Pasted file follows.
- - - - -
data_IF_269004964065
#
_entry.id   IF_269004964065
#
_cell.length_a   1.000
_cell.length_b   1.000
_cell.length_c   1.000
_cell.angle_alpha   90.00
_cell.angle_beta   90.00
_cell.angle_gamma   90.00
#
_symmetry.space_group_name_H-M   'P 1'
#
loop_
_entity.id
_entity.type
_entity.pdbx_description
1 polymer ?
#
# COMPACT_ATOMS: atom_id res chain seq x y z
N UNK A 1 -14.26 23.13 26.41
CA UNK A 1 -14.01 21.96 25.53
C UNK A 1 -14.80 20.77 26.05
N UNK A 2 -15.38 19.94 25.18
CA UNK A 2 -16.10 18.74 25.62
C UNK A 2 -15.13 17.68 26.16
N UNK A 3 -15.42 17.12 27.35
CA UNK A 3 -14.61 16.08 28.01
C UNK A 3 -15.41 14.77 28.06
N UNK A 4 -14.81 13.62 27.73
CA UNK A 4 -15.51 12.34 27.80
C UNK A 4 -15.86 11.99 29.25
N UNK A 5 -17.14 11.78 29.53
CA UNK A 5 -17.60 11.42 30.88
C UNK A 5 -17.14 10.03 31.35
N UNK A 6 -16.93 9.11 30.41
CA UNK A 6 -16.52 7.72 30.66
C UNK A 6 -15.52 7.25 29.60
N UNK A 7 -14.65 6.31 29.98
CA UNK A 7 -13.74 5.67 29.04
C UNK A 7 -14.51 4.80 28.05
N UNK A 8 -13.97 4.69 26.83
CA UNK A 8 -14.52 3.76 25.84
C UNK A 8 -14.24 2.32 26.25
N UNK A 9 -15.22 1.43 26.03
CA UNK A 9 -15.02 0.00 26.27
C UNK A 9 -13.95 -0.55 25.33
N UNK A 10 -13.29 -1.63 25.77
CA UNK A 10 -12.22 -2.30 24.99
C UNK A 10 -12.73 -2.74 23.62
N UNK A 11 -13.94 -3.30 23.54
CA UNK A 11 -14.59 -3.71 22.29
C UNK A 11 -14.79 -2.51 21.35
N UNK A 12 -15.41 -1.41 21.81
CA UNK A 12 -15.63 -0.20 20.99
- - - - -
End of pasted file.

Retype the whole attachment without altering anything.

data_IF_269004964065
#
_entry.id   IF_269004964065
#
_cell.length_a   1.000
_cell.length_b   1.000
_cell.length_c   1.000
_cell.angle_alpha   90.00
_cell.angle_beta   90.00
_cell.angle_gamma   90.00
#
_symmetry.space_group_name_H-M   'P 1'
#
loop_
_entity.id
_entity.type
_entity.pdbx_description
1 polymer ?
#
# COMPACT_ATOMS: atom_id res chain seq x y z
N UNK A 1 -14.26 23.13 26.41
CA UNK A 1 -14.01 21.96 25.53
C UNK A 1 -14.80 20.77 26.05
N UNK A 2 -15.38 19.94 25.18
CA UNK A 2 -16.10 18.74 25.62
C UNK A 2 -15.13 17.68 26.16
N UNK A 3 -15.42 17.12 27.35
CA UNK A 3 -14.61 16.08 28.01
C UNK A 3 -15.41 14.77 28.06
N UNK A 4 -14.81 13.62 27.73
CA UNK A 4 -15.51 12.34 27.80
C UNK A 4 -15.86 11.99 29.25
N UNK A 5 -17.14 11.78 29.53
CA UNK A 5 -17.60 11.42 30.88
C UNK A 5 -17.14 10.03 31.35
N UNK A 6 -16.93 9.11 30.41
CA UNK A 6 -16.52 7.72 30.66
C UNK A 6 -15.52 7.25 29.60
N UNK A 7 -14.65 6.31 29.98
CA UNK A 7 -13.74 5.67 29.04
C UNK A 7 -14.51 4.80 28.05
N UNK A 8 -13.97 4.69 26.83
CA UNK A 8 -14.52 3.76 25.84
C UNK A 8 -14.24 2.32 26.25
N UNK A 9 -15.22 1.43 26.03
CA UNK A 9 -15.02 0.00 26.27
C UNK A 9 -13.95 -0.55 25.33
N UNK A 10 -13.29 -1.63 25.77
CA UNK A 10 -12.22 -2.30 24.99
C UNK A 10 -12.73 -2.74 23.62
N UNK A 11 -13.94 -3.30 23.54
CA UNK A 11 -14.59 -3.71 22.29
C UNK A 11 -14.79 -2.51 21.35
N UNK A 12 -15.41 -1.41 21.81
CA UNK A 12 -15.63 -0.20 20.99